Category Archives: Nature

The Long Night Moon

We were at a banquet at the Winnipeg Convention Centre on Friday night and the moon looked lovely through the window against the backdrop of the interesting honeycomb ceiling design of the hall that was reflected outside. The actual full moon had been just the night before but this moon was pretty spectacular too.

Full Moon Before Yule illustration from the Old Farmer’s Almanac

According to the Old Farmer’s Almanac, the December full moon is also called the Cold Moon coming as it does in one of the chillier times of the year. It is also called the Moon Before Yule because it is the last full moon before Christmas.  According to the Old Farmer’s Almanac, the indigenous name for the December full moon is The Long Night Moon since it happens in the month of the winter solstice when we have the longest night of the year.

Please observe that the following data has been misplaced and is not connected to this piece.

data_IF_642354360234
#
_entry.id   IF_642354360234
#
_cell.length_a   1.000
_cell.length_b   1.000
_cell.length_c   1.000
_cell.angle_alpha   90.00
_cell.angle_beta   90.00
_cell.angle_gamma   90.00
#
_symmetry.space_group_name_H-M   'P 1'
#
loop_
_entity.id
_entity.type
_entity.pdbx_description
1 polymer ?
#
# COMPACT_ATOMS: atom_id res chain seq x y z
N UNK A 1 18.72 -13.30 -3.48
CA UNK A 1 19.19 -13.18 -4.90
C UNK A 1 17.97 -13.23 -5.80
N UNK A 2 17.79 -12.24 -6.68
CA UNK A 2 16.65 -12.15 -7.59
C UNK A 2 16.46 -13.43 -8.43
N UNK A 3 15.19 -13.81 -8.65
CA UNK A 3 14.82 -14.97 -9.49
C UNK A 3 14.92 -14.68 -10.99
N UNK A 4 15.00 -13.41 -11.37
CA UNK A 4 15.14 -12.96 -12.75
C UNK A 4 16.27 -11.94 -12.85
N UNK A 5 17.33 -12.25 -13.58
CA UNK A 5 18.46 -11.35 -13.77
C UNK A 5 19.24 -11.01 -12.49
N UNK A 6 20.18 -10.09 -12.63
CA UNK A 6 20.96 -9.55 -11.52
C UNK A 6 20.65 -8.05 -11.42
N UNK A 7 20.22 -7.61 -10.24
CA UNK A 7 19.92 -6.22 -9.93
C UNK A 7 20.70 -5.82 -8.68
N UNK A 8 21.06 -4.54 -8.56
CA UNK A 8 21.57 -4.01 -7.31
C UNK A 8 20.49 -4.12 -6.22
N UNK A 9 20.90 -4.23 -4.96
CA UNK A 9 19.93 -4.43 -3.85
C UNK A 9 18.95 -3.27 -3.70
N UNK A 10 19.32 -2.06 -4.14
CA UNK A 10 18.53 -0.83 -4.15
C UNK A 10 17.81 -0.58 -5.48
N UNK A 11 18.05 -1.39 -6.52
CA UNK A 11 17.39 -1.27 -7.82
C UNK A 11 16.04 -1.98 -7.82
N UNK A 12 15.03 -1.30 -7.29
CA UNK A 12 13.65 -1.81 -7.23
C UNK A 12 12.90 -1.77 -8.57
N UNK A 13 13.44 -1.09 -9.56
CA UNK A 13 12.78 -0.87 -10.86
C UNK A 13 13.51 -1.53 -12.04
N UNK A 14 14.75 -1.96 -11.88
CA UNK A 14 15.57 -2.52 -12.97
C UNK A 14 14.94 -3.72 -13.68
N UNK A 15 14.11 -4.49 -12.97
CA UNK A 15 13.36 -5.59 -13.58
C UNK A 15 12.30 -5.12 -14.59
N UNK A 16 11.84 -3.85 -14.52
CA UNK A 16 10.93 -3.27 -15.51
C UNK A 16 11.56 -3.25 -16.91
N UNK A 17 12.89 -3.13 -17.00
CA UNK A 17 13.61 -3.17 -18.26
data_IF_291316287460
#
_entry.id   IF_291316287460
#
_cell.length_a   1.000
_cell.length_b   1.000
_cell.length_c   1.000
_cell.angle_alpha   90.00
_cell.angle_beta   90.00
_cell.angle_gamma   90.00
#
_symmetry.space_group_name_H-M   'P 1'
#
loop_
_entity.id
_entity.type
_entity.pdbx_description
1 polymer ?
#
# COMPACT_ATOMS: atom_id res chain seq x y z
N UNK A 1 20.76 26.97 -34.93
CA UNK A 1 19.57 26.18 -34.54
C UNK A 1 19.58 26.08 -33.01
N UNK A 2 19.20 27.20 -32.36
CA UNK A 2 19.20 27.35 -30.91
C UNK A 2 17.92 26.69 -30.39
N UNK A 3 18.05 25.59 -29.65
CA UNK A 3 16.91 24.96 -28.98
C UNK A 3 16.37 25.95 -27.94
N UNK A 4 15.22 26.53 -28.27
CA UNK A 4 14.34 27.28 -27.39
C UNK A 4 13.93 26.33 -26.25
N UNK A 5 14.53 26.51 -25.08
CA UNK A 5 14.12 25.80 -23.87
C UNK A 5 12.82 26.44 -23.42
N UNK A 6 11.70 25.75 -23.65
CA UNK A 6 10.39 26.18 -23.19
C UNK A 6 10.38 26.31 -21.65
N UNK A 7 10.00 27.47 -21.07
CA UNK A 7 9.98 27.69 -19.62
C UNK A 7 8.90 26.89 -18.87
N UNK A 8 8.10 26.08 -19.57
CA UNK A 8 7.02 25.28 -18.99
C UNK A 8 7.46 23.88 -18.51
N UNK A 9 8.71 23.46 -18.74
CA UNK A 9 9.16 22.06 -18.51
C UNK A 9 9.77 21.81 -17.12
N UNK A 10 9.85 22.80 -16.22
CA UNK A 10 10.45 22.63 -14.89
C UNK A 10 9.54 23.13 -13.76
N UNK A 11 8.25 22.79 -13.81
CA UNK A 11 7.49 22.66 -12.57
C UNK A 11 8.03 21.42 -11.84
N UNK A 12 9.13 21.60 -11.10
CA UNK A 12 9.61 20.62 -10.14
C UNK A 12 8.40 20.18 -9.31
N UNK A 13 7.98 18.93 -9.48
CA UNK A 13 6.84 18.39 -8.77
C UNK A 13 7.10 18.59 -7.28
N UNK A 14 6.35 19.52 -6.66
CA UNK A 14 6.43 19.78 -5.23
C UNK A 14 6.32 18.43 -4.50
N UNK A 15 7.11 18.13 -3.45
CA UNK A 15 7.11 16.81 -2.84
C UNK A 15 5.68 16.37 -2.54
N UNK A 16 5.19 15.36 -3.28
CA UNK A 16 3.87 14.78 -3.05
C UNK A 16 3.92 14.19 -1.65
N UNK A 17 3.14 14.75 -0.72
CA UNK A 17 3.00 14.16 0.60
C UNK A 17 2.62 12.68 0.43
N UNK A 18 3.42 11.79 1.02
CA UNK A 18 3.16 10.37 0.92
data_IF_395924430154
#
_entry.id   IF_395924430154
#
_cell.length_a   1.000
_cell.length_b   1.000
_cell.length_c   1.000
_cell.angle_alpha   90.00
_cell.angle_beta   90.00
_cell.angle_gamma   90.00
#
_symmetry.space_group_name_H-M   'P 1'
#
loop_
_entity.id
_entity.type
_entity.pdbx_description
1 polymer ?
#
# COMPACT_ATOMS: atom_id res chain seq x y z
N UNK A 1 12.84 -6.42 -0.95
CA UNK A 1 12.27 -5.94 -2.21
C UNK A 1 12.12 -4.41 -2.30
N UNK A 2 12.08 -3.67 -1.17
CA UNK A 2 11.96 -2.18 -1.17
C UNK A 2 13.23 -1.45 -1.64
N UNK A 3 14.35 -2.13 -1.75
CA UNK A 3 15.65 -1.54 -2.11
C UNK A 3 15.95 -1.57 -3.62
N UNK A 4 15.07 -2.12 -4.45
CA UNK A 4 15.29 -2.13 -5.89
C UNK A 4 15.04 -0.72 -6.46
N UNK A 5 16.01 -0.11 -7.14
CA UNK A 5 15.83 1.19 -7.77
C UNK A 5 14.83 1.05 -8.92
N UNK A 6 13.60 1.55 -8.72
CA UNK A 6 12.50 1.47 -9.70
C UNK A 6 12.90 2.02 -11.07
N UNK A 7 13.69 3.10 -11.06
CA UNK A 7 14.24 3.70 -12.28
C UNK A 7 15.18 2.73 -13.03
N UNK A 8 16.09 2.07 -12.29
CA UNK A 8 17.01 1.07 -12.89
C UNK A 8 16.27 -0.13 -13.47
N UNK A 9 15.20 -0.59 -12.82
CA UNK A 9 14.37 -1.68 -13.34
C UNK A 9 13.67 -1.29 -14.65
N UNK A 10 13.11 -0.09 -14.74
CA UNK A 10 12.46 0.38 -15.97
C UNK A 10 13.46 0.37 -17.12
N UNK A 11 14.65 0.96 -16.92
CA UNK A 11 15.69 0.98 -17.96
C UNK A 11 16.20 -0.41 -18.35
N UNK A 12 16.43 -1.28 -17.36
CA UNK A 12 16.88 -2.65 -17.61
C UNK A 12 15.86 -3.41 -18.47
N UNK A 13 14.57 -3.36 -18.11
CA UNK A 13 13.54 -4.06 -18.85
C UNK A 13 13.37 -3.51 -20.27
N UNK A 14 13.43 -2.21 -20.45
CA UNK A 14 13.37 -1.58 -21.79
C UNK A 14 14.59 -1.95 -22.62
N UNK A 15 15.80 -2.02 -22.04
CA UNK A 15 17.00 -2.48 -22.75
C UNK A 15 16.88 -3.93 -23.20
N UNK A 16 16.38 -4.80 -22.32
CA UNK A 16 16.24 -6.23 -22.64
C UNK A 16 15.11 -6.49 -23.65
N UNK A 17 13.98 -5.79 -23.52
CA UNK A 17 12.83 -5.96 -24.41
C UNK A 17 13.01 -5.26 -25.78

This year the Moon Before Yule happened on Friday the 13th which added an air of mystery to it. I read a couple of articles by astrologers who suggest that wishing on a full moon is very effective.  I made a wish on the moon last weekend.  I’m hoping it comes true. 

Other posts……..

Blue Moon

Sedna is a Planet

Thinking About Light

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Down on the Farm